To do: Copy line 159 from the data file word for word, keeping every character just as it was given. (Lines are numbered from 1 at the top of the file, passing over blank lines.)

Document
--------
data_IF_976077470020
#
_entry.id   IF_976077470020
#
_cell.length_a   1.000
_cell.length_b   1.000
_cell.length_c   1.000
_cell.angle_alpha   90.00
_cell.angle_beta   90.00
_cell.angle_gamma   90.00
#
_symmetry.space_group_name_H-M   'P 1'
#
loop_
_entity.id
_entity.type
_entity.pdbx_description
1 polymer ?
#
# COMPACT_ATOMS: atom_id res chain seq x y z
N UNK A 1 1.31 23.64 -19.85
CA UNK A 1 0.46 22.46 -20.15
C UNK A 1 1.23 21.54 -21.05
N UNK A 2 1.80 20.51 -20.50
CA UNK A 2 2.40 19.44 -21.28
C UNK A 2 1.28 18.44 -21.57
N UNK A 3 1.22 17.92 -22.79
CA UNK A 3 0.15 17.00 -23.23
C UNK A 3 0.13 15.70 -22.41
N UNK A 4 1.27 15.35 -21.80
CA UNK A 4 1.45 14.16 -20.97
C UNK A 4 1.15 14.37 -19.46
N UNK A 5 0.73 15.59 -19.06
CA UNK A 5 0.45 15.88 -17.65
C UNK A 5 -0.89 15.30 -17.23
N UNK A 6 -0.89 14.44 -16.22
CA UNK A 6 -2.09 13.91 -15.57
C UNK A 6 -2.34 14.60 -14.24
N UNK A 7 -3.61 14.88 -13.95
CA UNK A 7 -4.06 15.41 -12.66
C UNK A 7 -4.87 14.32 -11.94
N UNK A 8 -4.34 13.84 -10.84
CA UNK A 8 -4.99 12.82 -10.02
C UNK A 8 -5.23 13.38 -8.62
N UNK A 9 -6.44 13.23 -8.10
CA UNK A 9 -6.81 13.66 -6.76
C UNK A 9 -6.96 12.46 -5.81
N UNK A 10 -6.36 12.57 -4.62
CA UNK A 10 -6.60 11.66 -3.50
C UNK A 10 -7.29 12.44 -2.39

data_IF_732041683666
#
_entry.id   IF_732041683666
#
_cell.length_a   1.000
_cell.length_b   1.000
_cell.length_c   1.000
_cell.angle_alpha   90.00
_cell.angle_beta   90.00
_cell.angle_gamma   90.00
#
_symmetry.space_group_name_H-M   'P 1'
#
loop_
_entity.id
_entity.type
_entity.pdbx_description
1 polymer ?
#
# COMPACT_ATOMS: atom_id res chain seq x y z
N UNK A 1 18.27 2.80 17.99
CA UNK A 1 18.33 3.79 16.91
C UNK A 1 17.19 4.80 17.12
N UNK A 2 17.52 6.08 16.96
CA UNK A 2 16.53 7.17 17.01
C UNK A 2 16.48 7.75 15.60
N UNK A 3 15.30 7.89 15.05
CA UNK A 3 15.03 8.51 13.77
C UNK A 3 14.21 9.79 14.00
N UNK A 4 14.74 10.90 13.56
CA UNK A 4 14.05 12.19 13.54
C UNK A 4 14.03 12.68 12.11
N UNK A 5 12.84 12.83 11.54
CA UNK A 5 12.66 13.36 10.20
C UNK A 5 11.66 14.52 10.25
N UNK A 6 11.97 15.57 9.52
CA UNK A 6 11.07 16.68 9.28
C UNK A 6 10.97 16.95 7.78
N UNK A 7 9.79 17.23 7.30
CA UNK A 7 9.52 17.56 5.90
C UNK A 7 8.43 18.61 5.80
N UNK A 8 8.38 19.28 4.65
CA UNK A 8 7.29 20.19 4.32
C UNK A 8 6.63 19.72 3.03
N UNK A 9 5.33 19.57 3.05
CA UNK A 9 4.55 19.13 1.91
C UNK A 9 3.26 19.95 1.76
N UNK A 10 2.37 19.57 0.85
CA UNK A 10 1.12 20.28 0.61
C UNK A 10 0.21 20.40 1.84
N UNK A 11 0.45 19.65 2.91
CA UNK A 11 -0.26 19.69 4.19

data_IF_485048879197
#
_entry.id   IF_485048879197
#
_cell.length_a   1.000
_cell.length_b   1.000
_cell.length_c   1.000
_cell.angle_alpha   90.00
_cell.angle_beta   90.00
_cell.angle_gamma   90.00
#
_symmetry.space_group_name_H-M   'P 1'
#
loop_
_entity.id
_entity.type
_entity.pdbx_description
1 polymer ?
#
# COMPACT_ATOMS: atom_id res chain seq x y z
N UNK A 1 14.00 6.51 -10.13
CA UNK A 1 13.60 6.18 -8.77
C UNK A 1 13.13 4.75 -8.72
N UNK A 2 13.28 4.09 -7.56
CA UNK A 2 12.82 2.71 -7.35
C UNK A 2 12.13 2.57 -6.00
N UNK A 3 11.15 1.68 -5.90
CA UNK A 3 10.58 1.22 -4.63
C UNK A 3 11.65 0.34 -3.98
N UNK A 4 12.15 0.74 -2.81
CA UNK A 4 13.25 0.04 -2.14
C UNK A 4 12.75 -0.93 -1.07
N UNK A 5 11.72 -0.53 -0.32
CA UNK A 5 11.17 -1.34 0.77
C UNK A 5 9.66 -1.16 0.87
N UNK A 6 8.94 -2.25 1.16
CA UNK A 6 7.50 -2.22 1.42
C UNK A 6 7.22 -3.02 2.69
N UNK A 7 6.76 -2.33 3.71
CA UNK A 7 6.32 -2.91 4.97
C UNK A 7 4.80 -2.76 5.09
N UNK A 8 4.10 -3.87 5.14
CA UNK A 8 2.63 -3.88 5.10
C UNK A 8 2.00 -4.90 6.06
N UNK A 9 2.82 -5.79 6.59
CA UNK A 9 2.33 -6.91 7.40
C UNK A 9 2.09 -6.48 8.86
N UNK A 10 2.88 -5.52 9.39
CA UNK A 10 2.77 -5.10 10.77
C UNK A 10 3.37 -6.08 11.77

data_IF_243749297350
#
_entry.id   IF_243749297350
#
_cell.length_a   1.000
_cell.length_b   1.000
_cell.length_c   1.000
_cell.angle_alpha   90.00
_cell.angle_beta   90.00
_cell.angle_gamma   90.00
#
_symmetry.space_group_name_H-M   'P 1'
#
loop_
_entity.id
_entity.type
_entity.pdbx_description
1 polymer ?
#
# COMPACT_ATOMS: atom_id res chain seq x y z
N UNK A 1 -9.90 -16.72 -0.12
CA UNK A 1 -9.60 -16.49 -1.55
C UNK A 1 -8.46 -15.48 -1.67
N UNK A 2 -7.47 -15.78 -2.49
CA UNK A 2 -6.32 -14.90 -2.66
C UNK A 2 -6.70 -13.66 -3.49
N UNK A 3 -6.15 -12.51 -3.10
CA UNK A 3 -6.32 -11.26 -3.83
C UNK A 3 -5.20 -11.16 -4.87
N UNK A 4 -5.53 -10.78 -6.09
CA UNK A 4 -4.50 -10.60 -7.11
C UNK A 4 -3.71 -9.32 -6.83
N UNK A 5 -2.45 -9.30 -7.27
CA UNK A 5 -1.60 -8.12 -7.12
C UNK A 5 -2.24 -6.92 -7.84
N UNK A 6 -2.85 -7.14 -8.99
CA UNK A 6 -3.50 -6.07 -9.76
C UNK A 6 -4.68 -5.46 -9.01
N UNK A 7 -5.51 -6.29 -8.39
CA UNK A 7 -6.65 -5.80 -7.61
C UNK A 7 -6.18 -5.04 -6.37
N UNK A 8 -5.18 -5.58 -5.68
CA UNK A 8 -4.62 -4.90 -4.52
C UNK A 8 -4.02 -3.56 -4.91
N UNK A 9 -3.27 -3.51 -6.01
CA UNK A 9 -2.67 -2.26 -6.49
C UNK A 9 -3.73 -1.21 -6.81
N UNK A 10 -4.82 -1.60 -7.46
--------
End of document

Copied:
_cell.length_c   1.000